“In a time of universal deceit, telling the truth is a revolutionary act.” – George Orwell

1) Ben Roethlisberger and Russell Wilson can carry you to, and through, the playoffs.

While they have been elite among quarterbacks over the past three games ranking No.1 and No. 2, respectively, the schedule will not be kind to Roethlisberger (29.4 FPts/G last three) and Wilson (28.4) over the next trio of games. Big Ben goes to Cincinnati (+0.9 %), then faces Baltimore (-33.6) and New England (-25.9) while Wilson has an even tougher road matching up against Philadelphia (-42.3), Jacksonville (-23.2) and the LA Rams (-14.1) through Week 15. That’s why you should always check our fantasy strength of schedule pages.

2) When asked how comfortable he would be with Blaine Gabbert starting next season if/when Carson Palmer retires, Bruce Arians said “The way he’s playing right now, I’d be very, very comfortable.”

I’m calling BS on this one. This is a coach calling his mediocre-at-best, journeyman quarterback a viable option for next season because he needs him to finish out this season. Gabbert owns a career 10-32 record with a 72.3 QB rating. He has started two games for Arizona, throwing five touchdowns (Yay!), but turning the ball over six times and that’s simply not going to get you a starting job. Ball security is every coaches’ No. 1 priority. The Cardinals will draft a quarterback in one of the first two rounds next April - perhaps Sam Darnold or Baker Mayfield (Josh Rosen and Lamar Jackson likely will be gone by the time the Cardinals are on the clock).

3) Jacksonville’s D/ST is a must start every week.

Actually, the numbers tell a different story. Although overall they lead the league, producing 9.8 FPts/G, look a little closer and you will see that are a great road defense and not nearly as good in the friendly confines of EverBank Field. On the road they average 14.5 FPts/G, but at home they average a below average 4.2 FPts/G. The “bad” news is that Jacksonville plays their next three games at home (Indianapolis, Seattle and Houston).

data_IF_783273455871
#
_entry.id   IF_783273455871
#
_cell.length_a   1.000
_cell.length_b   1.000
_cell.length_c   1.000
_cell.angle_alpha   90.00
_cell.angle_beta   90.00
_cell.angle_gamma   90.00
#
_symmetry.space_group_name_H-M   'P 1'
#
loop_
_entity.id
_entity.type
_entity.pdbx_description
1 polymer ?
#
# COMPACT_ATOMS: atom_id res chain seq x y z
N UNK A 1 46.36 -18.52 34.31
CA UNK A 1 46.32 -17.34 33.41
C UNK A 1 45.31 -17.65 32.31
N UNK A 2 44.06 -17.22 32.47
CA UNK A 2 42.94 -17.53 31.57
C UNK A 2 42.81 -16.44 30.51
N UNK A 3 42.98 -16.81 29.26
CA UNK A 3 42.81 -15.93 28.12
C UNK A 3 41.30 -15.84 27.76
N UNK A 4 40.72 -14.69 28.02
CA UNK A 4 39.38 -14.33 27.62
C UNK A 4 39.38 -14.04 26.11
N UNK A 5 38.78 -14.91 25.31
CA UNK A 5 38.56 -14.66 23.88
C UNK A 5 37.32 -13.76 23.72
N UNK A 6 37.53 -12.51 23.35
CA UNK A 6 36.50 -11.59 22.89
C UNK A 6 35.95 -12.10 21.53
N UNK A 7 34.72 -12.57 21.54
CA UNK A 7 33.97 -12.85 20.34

4) Jimmy Graham can’t possibly keep up this touchdown pace.

Graham is one of the most touchdown-dependent receivers in the league who ranks fifth among all tight ends despite just 447 receiving yards. He’s posted eight scores in the last seven games. Because of the way Pete Carroll and Russell Wilson use him, it’s possible he will continue to score almost every week. Graham leads all receivers in red zone targets with 25, five more than Davante Adams, and all eight touchdowns have come in the red zone. Further, seven of the eight are from inside the 6-yard line. Seattle uses Graham in a post-up at the goal line instead of their inept running game and that shouldn’t change any time soon.

5) Dak Prescott doesn’t belong on any list with Mitchell Trubisky, Eli Manning, Matt Moore and Joe Flacco.

In fact, the above list is current starting quarterbacks who average less than 15 fantasy points since Week 8. He’s averaged just 14.8 fantasy points over the past five weeks and that includes a 29-point outburst against Kansas City in Week 9. He hasn’t thrown a touchdown pass since that game or cracked the 180-yard passing mark. You might want to start Prescott because it’s the Thursday night game this week, but there are no signs that he’s ready to come out of his slump. He was just 14-of-22 for 143 yards and no touchdowns in a 33-19 win on a rainy night at Washington in Week 8.

Steve Schwarz served as the fantasy sports editor of The Sports Network and is the 2014 FSWA Football Writer of the Year.